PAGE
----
This Is a Picture and Not the World: Movies and a Post-9/11 America (Suny Series in Postmodern Culture)
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In This Is a Picture and Not the World, Joseph Natoli employs the lingua franca of film itself screenplay dialogue as well as the more recent form of the political blog to present a hyperreal account of popular film as both a creator and a reflector of our post-9/11 mass psyche. Drawing on both classic and contemporary film examples, the book also offers a quasihistory of film genres, including science fiction, the western, film noir, and screwball comedy, emphasizing how these genres have been shaken up, recontextualized, recombined, turned self-reflexive, and parodied over the past couple of decades. Taken together, these satirical parodies of screenplays and blogs reveal and perform how our very gaze has shifted from modern to postmodern, from a direct view of the world to a filtered one."
compelling? COUNSELLOR JOY: What was that you said before, Warp, about those Mystery Science Theatre 3000 TV shows? LT. WARP: I enjoy that show, because I too sit in the movie theatre, as do Tom Servo, Crow, Gypsy, and Joel, to mock the movie being shown, to show how ridiculous and unreal these sci-fi movies were. COMMANDER DEJA: This was a very popular American TV show in the last decade of the twentieth century, Captain. It is a good example of multiple fields of reality being screened. We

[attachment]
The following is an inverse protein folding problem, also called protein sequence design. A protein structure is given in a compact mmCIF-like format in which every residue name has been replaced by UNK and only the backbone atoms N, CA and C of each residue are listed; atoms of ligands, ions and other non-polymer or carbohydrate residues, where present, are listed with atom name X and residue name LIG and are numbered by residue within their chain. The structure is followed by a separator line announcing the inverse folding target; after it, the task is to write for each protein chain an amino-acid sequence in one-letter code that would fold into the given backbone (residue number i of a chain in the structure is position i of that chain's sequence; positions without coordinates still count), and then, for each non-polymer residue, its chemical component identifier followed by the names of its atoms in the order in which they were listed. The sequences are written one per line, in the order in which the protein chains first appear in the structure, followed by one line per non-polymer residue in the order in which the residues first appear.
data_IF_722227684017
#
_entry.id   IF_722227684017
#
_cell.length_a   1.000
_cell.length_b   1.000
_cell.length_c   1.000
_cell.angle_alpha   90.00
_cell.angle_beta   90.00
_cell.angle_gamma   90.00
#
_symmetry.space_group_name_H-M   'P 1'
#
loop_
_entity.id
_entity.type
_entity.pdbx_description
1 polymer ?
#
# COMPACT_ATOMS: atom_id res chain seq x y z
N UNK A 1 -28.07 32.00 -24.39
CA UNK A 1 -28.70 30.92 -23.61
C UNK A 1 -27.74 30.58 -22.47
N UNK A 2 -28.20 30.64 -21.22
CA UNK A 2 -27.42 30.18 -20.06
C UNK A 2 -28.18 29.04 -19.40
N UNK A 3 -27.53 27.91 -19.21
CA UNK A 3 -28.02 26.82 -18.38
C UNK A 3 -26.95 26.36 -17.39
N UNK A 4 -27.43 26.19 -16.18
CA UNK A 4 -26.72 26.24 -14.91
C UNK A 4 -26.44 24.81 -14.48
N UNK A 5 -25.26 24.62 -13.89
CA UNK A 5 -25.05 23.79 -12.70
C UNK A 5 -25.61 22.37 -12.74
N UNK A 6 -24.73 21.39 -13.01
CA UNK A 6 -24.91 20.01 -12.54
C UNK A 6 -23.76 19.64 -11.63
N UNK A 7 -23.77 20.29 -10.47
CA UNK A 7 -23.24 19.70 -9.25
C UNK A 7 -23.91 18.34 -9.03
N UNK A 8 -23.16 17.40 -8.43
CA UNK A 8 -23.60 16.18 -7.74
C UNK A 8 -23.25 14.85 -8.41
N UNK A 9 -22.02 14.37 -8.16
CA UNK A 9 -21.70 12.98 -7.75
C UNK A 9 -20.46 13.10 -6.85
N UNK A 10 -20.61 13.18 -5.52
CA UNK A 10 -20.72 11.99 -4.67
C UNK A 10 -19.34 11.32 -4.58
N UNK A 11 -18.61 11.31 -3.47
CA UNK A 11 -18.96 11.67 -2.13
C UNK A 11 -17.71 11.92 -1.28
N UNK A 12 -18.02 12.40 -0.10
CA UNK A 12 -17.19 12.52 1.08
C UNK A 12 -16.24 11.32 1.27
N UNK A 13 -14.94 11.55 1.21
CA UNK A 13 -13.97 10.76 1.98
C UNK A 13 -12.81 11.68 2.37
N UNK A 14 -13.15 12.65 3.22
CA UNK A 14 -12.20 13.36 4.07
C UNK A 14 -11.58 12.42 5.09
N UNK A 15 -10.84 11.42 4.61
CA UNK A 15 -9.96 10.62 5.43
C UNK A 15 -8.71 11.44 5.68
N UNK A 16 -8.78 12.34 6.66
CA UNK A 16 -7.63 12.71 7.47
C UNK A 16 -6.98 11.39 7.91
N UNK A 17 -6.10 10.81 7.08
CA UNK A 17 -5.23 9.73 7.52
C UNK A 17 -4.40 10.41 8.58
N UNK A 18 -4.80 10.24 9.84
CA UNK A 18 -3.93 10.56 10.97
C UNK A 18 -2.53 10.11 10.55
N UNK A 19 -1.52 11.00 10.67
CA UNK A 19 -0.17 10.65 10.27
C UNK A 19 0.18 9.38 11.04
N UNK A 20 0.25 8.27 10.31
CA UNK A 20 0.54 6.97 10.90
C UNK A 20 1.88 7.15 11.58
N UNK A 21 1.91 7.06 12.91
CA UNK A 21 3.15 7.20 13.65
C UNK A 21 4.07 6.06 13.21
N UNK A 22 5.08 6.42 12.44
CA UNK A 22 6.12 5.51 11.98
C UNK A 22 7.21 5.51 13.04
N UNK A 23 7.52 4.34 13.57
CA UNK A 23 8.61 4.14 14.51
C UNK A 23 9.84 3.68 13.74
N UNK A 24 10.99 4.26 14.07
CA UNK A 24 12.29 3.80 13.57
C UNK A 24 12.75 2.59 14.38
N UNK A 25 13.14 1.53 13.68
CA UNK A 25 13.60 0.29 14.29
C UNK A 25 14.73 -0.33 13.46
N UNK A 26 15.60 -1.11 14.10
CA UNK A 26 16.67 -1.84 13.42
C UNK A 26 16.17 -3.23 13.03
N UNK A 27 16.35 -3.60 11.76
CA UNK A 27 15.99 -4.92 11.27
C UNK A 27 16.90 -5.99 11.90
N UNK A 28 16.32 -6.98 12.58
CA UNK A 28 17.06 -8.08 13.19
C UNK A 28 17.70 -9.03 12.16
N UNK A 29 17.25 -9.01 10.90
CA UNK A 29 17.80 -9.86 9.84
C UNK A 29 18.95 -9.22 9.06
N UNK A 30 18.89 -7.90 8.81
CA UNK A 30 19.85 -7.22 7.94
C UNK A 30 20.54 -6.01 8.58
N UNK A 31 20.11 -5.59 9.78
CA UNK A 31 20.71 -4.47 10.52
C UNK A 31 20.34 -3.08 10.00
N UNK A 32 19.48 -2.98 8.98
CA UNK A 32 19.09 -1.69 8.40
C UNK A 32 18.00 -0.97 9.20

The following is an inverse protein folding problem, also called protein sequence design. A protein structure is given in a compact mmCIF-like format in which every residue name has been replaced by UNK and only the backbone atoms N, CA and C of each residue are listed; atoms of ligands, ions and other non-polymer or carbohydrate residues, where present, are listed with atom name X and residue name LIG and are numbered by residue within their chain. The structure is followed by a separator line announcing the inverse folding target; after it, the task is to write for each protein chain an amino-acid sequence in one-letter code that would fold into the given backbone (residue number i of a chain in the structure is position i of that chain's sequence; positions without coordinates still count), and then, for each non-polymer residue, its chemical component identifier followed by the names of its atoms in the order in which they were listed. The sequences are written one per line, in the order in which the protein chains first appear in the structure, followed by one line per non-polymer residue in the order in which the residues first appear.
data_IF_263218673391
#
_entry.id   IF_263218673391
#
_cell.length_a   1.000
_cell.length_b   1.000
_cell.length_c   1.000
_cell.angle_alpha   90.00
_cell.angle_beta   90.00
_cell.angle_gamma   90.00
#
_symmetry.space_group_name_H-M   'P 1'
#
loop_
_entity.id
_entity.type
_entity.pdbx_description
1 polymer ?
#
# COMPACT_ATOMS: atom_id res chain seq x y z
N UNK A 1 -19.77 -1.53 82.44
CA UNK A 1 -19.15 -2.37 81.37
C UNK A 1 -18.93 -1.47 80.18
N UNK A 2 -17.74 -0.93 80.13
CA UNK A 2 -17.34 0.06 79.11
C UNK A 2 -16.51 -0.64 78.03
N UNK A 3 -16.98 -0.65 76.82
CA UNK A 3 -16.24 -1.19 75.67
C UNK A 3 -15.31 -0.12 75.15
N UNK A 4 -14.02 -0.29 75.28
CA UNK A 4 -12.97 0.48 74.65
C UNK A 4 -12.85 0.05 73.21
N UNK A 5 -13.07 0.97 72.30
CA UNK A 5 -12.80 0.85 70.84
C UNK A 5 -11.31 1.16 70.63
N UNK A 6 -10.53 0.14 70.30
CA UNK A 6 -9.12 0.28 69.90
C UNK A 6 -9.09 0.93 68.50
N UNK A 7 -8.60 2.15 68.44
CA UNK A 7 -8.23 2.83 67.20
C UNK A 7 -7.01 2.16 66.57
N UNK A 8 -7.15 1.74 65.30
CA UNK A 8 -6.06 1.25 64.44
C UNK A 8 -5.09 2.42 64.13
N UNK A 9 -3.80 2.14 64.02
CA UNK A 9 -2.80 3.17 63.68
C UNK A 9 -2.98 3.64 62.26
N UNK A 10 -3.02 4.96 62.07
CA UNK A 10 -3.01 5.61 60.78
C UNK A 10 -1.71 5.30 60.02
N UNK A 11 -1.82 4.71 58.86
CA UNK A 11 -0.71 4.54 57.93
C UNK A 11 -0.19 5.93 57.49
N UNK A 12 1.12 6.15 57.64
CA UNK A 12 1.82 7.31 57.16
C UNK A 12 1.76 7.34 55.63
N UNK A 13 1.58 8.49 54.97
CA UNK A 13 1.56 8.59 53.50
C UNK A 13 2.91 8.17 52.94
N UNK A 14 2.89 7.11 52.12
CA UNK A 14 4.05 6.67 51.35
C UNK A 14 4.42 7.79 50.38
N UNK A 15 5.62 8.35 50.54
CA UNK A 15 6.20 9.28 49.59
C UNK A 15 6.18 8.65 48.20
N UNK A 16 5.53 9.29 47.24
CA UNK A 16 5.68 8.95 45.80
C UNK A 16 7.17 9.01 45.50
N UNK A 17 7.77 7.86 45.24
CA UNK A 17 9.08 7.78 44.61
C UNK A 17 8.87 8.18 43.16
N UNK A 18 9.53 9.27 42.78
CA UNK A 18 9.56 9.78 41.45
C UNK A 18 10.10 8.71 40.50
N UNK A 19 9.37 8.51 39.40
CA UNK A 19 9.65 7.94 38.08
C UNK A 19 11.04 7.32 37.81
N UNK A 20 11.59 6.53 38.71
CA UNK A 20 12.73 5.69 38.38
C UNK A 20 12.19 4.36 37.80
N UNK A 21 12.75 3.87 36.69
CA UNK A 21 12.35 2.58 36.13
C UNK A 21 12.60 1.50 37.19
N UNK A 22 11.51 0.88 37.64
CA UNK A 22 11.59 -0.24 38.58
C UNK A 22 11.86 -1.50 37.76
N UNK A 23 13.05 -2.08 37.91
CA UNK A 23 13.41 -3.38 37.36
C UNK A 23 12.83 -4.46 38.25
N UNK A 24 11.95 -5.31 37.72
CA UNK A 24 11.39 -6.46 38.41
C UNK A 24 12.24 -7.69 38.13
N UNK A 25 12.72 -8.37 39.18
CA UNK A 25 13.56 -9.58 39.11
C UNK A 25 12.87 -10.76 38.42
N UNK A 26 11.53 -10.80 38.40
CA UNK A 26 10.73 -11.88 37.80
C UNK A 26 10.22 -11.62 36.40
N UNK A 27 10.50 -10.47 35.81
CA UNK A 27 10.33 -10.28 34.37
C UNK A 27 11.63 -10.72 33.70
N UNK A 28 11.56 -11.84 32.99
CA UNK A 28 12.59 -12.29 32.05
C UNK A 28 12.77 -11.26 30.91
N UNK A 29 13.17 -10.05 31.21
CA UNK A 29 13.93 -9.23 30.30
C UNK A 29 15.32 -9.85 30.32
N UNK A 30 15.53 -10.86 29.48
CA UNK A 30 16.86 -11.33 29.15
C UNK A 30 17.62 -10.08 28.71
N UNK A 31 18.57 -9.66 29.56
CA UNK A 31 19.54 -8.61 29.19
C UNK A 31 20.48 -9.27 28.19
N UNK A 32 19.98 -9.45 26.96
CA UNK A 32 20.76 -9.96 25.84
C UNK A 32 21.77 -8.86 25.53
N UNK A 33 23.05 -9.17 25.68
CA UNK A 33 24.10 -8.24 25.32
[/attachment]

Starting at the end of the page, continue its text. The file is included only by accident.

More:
the psychology of seduction at work in Hollywood Westerns. May I go on?” (continues reading) ——— ——— FRONTIERSC APE 87 Frontier life created a self-reliance, an independent, freedom of the spirit that appealed almost on an ontological level to Americans. The homesteaders in Shane (1953) band together against their enemy, the cattle baron who doesn’t want squatters on the open range. Solidarity will level the playing field. Shane is on the outside looking in. He attends a meeting of the
commodified, and virtualized and NOIRSC APE 103 human nature totally territorialized and defined by marketing surveys and profiles. Human nature is not self-examined but viewed on a screen, and what fulfills and satisfies that nature is not projected from within but from without. Those projections from without are marketinspired and -controlled. An American overstimulated by the spectacle of both the media and advertising is cut off and left to his or her own reasoning and imagining
retelling of The Post- man Always Rings Twice (1946), a film noir with a Depression-era edge to it. There is the ugly—in every way—husband of Greek descent, the wife fed up with him, and her lover, an employee of the husband, the murder of the husband, and then the drama of fatal miscommunication between the lovers. The angst of twentieth-century modernism appears in the crack of film noir . . . QUENTIN WELLES: Cut. The old guy said that. BARTON FINK: I was sampling him. A tragic vision is
them down, and then go on from that point in your next memory cycle to establish more facts, get those down, and go on from that point . . . until you get The Big Picture. This is a film about the scientific method, which for me has real connections with 9/11 and everything thereafter. We’ve ditched the scientific method and hired Karl Rove and his band of spin magicians. What’s the pop-culture connection? Take a look at TV: sixty-five different versions of crime scene investigation, shows where